The King’s Speech

The King's Speech
Drama, History

Director: Tom Hooper Cast: Colin Firth, Geoffrey Rush, Helena Bonham Carter, Derek Jacobi, Robert Portal, Adrian Scarborough, Andrew Havill, Charles Armstrong, Roger Hammond, Jennifer Ehle, Freya Wilson, Ramona Marquez, David Bamber, Michael Gambon, Guy Pearce, Patrick Ryecart, Simon Chandler, Claire Bloom, Tim Downie, Eve Best, Timothy Spall, Anthony Andrews, Calum Gittins, Dominic Applewhistle, Ben Whimsett

Academy Awards: Best Picture; Best Actor in a Leading Role (Colin Firth); Best Director (Tom Hooper); Best Original Screenplay (David Seidler)

Also Nominated For: Best Actor in a Supporting Role (Geoffrey Rush); Best Actress in a Supporting Role (Helena Bonham Carter); Best Cinematography; Best Film Editing; Best Costume Design; Best Original Score (Alexandre Desplat); Best Sound Mixing; Best Art Direction

I First Saw In: 2010

Synopsis: The story of King George VI of the United Kingdom of Great Britain and Northern Ireland, his impromptu ascension to the throne and the speech therapist who helped the unsure monarch become worthy of it.

Quotables: GEORGE: My physicians… s-say it re-laxes the… throat.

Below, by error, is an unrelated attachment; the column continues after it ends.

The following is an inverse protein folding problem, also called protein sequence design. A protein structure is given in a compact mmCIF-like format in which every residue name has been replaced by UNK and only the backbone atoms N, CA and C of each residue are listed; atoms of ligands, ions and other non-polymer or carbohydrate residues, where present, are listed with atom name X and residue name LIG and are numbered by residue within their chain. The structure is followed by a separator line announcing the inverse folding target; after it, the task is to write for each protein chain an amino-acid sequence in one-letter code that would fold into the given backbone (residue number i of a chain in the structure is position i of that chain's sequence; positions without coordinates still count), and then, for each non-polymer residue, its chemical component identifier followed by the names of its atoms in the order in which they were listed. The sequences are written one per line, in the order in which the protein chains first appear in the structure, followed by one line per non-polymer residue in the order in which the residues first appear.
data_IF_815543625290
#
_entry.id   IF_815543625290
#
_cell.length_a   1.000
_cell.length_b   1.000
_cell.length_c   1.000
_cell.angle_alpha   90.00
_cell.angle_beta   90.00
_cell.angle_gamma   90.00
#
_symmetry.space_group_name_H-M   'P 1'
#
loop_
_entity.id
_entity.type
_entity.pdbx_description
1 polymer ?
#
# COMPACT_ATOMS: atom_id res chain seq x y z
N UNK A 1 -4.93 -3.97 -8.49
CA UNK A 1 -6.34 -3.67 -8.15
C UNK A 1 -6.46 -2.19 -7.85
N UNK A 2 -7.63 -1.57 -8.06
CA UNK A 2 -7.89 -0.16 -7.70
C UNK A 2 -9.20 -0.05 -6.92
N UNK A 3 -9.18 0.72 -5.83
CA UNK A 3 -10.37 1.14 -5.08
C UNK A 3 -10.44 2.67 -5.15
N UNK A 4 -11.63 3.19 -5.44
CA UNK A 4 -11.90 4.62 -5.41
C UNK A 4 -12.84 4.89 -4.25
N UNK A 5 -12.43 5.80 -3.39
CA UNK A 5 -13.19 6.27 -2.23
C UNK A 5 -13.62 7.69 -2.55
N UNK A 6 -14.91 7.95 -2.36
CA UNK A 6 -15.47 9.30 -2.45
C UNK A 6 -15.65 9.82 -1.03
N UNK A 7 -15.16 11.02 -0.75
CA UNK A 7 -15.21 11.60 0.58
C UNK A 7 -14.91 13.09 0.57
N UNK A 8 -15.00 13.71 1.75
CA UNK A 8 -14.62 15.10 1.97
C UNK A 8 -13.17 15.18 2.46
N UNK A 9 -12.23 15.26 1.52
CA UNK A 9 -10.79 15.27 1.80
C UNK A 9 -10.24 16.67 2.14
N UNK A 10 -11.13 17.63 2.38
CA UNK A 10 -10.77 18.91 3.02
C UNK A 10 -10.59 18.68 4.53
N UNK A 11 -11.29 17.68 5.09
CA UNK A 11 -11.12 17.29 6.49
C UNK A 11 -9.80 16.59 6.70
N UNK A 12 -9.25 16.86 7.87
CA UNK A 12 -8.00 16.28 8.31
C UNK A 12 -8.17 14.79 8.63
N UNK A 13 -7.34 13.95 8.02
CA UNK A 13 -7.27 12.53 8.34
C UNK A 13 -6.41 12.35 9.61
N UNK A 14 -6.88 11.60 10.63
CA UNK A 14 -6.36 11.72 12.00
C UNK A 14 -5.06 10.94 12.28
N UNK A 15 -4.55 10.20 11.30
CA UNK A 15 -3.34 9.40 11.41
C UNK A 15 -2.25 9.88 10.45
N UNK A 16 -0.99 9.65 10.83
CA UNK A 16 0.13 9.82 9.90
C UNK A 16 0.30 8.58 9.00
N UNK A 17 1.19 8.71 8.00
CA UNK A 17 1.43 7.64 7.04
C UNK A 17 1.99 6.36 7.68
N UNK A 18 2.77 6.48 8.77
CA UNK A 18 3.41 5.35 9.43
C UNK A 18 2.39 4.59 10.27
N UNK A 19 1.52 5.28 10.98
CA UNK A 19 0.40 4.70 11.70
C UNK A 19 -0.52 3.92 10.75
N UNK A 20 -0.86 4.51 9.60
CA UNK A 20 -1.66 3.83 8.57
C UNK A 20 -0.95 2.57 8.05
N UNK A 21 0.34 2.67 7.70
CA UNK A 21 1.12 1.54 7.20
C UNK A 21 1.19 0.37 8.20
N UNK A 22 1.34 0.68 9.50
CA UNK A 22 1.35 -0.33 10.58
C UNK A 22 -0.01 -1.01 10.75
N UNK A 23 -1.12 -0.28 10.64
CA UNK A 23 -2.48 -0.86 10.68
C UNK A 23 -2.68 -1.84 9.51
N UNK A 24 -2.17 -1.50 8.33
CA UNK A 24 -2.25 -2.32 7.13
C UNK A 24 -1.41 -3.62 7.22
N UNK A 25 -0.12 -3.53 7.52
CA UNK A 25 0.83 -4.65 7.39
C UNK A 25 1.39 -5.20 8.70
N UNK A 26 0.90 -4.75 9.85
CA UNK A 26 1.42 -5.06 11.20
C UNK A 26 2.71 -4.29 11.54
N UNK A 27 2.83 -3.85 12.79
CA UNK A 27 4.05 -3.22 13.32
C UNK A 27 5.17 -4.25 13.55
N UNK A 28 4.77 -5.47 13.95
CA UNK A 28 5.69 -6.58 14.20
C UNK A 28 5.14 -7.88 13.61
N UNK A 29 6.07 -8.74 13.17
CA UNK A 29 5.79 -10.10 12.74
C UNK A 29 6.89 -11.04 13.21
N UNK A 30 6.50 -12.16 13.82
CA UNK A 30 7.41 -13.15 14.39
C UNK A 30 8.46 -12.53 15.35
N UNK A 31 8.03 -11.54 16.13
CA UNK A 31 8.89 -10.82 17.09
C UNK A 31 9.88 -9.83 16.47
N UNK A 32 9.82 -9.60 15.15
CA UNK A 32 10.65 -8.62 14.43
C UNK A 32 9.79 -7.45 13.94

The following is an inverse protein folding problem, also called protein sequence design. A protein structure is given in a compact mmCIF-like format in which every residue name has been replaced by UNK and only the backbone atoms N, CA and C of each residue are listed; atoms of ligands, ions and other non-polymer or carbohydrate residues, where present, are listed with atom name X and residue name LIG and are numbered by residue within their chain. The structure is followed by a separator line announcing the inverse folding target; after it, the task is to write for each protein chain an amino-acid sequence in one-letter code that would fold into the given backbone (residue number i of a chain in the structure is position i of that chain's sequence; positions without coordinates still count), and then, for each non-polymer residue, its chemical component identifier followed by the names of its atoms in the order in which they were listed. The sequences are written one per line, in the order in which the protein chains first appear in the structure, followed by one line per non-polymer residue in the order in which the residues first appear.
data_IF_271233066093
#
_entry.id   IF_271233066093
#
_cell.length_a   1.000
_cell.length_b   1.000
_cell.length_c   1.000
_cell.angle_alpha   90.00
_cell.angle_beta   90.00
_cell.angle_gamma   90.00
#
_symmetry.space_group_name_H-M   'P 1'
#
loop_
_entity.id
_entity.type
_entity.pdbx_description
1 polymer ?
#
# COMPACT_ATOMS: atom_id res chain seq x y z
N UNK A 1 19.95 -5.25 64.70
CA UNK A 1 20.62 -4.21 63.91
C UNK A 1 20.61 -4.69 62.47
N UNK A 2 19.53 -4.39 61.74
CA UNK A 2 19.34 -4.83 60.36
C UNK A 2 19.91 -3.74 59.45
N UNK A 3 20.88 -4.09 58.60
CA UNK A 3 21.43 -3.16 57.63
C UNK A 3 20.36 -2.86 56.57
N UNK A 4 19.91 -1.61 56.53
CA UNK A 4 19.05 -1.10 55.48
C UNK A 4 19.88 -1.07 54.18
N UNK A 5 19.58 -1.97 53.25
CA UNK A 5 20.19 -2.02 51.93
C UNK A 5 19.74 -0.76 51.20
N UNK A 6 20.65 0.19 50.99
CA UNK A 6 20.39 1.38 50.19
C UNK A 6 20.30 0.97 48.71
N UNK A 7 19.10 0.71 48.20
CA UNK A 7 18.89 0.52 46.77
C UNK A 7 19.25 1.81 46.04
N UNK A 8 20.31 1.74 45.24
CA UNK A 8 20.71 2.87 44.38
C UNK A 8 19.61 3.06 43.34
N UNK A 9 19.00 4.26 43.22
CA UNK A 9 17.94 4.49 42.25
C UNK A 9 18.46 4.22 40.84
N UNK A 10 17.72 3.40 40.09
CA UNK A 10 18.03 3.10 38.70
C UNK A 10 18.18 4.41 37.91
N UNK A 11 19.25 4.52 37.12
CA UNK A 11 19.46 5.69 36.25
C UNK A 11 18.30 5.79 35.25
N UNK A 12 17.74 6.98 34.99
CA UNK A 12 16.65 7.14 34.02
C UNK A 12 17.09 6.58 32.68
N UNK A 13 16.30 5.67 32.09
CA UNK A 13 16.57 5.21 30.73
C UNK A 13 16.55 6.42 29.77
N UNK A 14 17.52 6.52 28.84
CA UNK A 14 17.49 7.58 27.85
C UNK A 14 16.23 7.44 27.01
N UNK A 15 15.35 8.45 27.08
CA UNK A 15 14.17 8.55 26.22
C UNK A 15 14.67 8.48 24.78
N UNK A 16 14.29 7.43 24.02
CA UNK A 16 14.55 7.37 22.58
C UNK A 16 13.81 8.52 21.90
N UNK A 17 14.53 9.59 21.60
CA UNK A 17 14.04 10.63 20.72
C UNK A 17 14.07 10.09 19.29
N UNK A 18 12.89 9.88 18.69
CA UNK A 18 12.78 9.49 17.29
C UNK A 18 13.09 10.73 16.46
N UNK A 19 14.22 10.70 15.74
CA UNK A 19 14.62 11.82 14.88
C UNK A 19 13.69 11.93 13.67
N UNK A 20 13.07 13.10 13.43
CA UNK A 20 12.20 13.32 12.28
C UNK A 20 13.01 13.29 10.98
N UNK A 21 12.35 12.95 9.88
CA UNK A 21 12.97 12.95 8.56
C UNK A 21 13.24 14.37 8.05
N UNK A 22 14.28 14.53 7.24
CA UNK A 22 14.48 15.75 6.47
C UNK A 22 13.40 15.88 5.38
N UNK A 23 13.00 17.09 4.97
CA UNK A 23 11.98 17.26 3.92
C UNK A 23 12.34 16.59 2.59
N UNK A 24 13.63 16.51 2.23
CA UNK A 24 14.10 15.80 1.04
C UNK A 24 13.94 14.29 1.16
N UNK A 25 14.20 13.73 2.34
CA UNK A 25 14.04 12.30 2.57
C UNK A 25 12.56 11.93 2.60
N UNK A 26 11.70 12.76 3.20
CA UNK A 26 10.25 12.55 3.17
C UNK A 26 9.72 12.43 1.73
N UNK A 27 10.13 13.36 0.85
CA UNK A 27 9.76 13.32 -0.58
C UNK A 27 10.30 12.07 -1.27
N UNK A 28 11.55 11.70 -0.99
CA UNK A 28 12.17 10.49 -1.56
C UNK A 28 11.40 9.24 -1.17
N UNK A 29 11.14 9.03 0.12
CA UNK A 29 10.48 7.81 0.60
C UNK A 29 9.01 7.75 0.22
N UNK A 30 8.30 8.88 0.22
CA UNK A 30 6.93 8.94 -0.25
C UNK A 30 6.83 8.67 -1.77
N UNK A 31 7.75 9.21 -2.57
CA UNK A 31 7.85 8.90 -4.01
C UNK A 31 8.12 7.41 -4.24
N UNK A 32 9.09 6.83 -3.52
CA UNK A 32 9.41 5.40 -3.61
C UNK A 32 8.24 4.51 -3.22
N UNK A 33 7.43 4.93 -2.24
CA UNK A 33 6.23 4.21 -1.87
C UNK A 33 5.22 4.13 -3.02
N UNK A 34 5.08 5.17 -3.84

LIONEL: Well, they’re idiots.
GEORGE: They’ve all been knighted.
LIONEL: It makes it official then.

And now a Word from the Guise:
Alexandre Desplat’s score was definitely more deserving than Trent Reznor and Atticus Reed’s score for The Social Network. Indeed, I think I’m one of the few people who despised The Social Network; it wasn’t anything remotely spectacular. But we are not discussing that tripe. We are talking about the marvelous masterpiece that is The King’s Speech.

Colin Firth, Geoffrey Rush, and Helena Bonham Carter are nothing short of phenomenal, each well deserving of an Academy Award for their respective performances. Sadly, only Firth took home Oscar gold. The other two lost out to Christian Bale and Melissa Leo, both for The Fighter, and both of whom were also deserving of the coveted award. However, I still wish that Rush and Bonham Carter had won.

The speech at the end still sends a shiver down my spine and tears in my eyes, not because it is sad, but because the King perseveres through his stammer. It is easy to surrender ourselves to our struggles, and it shows true courage to persevere through them. The speech encapsulates the very essence of a person’s tenacity in times of difficulty.

Oscar Madness Ranking – ??? out of 233